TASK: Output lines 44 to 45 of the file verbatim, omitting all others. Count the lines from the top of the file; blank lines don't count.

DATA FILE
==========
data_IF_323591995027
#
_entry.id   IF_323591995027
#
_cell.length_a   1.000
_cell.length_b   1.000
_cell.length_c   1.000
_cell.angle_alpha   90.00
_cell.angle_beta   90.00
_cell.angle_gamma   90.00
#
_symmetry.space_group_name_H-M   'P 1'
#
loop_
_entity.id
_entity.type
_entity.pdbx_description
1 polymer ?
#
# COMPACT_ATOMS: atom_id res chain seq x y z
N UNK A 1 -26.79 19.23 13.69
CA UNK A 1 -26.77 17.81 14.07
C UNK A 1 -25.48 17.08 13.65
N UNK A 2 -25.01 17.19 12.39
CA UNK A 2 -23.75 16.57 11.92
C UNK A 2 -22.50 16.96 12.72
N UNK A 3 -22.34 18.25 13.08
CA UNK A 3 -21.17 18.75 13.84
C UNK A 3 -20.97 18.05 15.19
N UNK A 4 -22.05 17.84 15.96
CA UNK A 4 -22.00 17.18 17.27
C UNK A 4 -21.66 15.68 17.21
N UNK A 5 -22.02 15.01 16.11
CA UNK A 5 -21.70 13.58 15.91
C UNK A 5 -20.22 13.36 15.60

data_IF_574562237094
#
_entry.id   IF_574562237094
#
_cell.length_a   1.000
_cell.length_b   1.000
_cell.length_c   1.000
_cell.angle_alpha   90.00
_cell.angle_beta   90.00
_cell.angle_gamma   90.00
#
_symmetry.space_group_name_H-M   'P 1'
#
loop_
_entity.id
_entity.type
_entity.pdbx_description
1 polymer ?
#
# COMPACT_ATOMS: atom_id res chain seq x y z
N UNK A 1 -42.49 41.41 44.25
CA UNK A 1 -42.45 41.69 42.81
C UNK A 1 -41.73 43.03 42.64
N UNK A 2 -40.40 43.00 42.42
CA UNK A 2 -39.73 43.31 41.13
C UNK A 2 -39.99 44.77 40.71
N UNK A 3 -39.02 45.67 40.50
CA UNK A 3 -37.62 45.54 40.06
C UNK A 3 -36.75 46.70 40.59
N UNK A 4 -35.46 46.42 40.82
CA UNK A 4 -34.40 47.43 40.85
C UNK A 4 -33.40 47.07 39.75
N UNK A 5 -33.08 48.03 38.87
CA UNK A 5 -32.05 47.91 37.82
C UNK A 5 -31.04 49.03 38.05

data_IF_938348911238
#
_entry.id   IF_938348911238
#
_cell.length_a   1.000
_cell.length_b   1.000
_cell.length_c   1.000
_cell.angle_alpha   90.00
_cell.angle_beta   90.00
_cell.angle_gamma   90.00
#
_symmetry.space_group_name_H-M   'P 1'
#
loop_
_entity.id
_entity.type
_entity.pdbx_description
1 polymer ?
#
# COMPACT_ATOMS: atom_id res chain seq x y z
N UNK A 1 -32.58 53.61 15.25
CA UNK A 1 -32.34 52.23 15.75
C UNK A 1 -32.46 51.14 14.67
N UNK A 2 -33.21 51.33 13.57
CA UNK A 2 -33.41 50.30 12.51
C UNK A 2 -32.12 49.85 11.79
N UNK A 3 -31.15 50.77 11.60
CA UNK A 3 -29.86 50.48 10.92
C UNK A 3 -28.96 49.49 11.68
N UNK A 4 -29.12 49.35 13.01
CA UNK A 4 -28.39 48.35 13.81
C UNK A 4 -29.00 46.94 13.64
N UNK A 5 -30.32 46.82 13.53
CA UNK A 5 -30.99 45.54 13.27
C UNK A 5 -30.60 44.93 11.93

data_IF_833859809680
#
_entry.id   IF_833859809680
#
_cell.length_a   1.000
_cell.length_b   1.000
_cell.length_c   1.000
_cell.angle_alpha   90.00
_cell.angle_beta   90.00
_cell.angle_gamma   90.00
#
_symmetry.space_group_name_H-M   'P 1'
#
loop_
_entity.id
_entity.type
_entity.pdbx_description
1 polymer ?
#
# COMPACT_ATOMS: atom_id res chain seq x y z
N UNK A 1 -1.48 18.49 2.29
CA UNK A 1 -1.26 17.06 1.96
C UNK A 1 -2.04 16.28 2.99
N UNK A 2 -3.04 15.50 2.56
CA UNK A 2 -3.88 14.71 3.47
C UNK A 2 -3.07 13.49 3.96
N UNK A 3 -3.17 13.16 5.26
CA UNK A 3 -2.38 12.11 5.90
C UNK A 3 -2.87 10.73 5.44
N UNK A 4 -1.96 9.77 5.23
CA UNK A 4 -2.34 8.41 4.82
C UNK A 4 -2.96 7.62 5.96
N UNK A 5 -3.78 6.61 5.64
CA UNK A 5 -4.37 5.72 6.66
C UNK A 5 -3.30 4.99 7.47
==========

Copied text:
_cell.angle_beta   90.00
_cell.angle_gamma   90.00